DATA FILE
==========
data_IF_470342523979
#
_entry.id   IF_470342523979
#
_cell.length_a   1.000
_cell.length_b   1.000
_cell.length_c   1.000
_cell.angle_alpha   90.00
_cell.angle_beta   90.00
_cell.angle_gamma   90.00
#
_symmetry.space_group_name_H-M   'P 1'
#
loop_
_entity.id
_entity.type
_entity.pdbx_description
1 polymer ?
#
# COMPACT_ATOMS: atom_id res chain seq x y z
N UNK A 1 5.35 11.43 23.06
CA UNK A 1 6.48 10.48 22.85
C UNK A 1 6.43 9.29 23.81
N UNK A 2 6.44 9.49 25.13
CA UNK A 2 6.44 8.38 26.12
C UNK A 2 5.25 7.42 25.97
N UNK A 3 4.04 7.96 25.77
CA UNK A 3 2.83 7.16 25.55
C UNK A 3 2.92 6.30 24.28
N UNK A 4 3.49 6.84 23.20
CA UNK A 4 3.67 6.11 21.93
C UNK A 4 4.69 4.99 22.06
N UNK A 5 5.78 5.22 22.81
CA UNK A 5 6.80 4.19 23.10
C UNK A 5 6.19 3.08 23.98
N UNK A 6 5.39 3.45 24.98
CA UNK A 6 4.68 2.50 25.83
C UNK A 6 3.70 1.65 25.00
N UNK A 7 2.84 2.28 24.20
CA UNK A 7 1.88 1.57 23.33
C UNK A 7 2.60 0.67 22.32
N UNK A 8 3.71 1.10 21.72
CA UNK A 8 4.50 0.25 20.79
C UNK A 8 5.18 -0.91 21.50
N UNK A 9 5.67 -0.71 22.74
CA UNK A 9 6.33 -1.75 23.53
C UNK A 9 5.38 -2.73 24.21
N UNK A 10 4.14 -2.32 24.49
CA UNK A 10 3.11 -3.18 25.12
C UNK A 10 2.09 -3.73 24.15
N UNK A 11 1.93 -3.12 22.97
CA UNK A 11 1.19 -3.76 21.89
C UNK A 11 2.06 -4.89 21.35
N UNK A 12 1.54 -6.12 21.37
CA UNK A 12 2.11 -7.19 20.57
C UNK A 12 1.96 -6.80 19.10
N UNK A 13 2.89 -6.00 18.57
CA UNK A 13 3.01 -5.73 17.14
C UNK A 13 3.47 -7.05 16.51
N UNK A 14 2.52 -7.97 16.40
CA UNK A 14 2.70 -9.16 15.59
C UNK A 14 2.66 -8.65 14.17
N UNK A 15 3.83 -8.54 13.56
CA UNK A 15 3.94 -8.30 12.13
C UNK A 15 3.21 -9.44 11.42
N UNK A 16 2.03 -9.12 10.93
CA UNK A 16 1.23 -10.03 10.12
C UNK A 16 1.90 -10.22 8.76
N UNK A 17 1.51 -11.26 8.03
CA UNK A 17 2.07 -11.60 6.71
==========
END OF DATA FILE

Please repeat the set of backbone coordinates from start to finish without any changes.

data_IF_470342523979
#
_entry.id   IF_470342523979
#
_cell.length_a   1.000
_cell.length_b   1.000
_cell.length_c   1.000
_cell.angle_alpha   90.00
_cell.angle_beta   90.00
_cell.angle_gamma   90.00
#
_symmetry.space_group_name_H-M   'P 1'
#
loop_
_entity.id
_entity.type
_entity.pdbx_description
1 polymer ?
#
# COMPACT_ATOMS: atom_id res chain seq x y z
N UNK A 1 5.35 11.43 23.06
CA UNK A 1 6.48 10.48 22.85
C UNK A 1 6.43 9.29 23.81
N UNK A 2 6.44 9.49 25.13
CA UNK A 2 6.44 8.38 26.12
C UNK A 2 5.25 7.42 25.97
N UNK A 3 4.04 7.96 25.77
CA UNK A 3 2.83 7.16 25.55
C UNK A 3 2.92 6.30 24.28
N UNK A 4 3.49 6.84 23.20
CA UNK A 4 3.67 6.11 21.93
C UNK A 4 4.69 4.99 22.06
N UNK A 5 5.78 5.22 22.81
CA UNK A 5 6.80 4.19 23.10
C UNK A 5 6.19 3.08 23.98
N UNK A 6 5.39 3.45 24.98
CA UNK A 6 4.68 2.50 25.83
C UNK A 6 3.70 1.65 25.00
N UNK A 7 2.84 2.28 24.20
CA UNK A 7 1.88 1.57 23.33
C UNK A 7 2.60 0.67 22.32
N UNK A 8 3.71 1.10 21.72
CA UNK A 8 4.50 0.25 20.79
C UNK A 8 5.18 -0.91 21.50
N UNK A 9 5.67 -0.71 22.74
CA UNK A 9 6.33 -1.75 23.53
C UNK A 9 5.38 -2.73 24.21
N UNK A 10 4.14 -2.32 24.49
CA UNK A 10 3.11 -3.18 25.12
C UNK A 10 2.09 -3.73 24.15
N UNK A 11 1.93 -3.12 22.97
CA UNK A 11 1.19 -3.76 21.89
C UNK A 11 2.06 -4.89 21.35
N UNK A 12 1.54 -6.12 21.37
CA UNK A 12 2.11 -7.19 20.57
C UNK A 12 1.96 -6.80 19.10
N UNK A 13 2.89 -6.00 18.57
CA UNK A 13 3.01 -5.73 17.14
C UNK A 13 3.47 -7.05 16.51
N UNK A 14 2.52 -7.97 16.40
CA UNK A 14 2.70 -9.16 15.59
C UNK A 14 2.66 -8.65 14.17
N UNK A 15 3.83 -8.54 13.56
CA UNK A 15 3.94 -8.30 12.13
C UNK A 15 3.21 -9.44 11.42
N UNK A 16 2.03 -9.12 10.93
CA UNK A 16 1.23 -10.03 10.12
C UNK A 16 1.90 -10.22 8.76
N UNK A 17 1.51 -11.26 8.03
CA UNK A 17 2.07 -11.60 6.71